Paper giant Visy electronically tracked workers on site
Multi-billion-dollar company used COVID as an excuse to monitor CFMEU officials at its Tumut mill.
The CFMEU manufacturing division NSW took Visy to the Fair Work Commission after the company insisted assistant secretary Alison Rudman wear a Bluetooth Harald Card – an electronic tracking device.
The union argued that this was unreasonable and that she feared her interactions with union members would be monitored.
“The issue of who wears these cards is the latest in a line of activities by Visy that appear intended to discourage their employees from being union members,” Alison Rudman told The Sydney Morning Herald.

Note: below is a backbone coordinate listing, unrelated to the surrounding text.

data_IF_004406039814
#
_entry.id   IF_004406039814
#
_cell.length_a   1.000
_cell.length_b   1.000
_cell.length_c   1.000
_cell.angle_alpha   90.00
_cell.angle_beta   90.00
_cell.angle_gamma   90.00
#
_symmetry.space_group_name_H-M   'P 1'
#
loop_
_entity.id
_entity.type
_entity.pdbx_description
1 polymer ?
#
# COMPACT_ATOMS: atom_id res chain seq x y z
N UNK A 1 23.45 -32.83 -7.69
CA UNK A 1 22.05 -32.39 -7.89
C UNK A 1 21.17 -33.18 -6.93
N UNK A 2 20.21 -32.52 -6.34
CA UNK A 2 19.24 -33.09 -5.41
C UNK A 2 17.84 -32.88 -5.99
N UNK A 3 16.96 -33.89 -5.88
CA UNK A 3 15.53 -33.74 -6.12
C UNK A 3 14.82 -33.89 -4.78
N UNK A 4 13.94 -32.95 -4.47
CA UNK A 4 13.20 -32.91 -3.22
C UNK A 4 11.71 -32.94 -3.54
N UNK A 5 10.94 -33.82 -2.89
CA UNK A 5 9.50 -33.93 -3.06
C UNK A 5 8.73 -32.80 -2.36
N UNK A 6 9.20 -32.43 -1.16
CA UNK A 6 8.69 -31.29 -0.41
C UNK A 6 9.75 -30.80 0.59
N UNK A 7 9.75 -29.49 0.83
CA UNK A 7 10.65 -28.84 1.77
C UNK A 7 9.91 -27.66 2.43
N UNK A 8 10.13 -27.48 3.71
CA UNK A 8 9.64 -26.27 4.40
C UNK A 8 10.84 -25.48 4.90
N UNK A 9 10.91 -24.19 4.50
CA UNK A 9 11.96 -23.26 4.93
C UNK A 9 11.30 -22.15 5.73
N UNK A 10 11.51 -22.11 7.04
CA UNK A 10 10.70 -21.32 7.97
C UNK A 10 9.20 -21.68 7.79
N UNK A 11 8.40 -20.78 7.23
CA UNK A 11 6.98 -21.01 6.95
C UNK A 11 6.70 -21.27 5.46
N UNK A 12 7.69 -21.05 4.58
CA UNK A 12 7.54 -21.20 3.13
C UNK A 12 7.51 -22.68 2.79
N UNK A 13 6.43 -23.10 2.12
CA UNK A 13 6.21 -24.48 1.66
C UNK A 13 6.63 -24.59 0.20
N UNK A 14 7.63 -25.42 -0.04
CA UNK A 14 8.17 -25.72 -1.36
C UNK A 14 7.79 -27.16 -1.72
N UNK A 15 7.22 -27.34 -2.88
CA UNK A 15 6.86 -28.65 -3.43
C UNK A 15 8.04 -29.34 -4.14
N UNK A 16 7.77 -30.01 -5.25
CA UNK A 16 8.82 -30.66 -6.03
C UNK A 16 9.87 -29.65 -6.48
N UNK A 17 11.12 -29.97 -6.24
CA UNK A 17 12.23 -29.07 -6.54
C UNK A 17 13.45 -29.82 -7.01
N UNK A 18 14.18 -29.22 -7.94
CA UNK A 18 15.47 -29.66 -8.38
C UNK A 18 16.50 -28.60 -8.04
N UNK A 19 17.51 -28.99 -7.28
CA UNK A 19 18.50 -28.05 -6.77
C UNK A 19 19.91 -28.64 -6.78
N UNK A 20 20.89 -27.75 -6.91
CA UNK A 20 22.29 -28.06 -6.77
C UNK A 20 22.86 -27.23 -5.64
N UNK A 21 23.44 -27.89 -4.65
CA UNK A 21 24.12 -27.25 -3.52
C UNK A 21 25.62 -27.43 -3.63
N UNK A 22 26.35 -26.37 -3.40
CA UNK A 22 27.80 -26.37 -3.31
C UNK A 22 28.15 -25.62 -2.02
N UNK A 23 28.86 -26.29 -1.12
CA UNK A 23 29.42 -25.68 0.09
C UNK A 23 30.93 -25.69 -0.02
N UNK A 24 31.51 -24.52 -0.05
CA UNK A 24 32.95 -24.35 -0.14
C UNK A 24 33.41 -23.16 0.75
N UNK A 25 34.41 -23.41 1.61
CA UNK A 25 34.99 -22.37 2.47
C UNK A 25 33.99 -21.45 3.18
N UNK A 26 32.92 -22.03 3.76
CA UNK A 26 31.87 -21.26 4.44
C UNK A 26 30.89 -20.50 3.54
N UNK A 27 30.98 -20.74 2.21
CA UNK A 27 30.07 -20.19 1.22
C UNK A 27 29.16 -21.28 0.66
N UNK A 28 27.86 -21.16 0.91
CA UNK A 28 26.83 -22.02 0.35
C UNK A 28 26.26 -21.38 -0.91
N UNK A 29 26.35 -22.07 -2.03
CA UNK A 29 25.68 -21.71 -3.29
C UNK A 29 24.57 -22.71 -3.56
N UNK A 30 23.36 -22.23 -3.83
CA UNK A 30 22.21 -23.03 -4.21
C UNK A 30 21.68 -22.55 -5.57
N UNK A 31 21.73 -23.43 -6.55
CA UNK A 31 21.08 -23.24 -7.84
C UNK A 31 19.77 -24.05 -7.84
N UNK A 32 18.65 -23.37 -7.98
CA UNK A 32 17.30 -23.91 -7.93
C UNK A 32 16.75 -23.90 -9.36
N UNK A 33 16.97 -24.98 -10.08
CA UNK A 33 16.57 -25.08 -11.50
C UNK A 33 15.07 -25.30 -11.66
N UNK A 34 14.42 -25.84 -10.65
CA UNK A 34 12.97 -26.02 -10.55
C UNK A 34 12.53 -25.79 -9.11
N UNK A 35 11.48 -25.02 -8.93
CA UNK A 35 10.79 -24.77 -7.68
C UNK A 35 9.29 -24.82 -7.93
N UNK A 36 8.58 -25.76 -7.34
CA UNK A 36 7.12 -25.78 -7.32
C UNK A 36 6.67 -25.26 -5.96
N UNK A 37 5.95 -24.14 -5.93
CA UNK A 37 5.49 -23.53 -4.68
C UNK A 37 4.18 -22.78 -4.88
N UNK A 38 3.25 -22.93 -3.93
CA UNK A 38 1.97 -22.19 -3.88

“The decision to ask the Fair Work Commission to resolve this issue was taken when in January, Visy management tried to expand the scope of who had to wear the cards, despite a change in the health advice by the state government that meant there was less tracking in everyday life.”
The company had introduced the electronic tracking of its workers at Tumut as a COVID measure at the same time the NSW government was scaling back the use of QR codes.
NSW Council for Civil Liberties president, Pauline Wright, questioned the appropriateness of the company’s actions.
“In this case, it’s probably legitimate to propose perimeter controls … [but] requiring people to wear a device that locates them inside the premises … it would seem to be disproportionate. It sounds pretty invasive to me,” she told the Herald.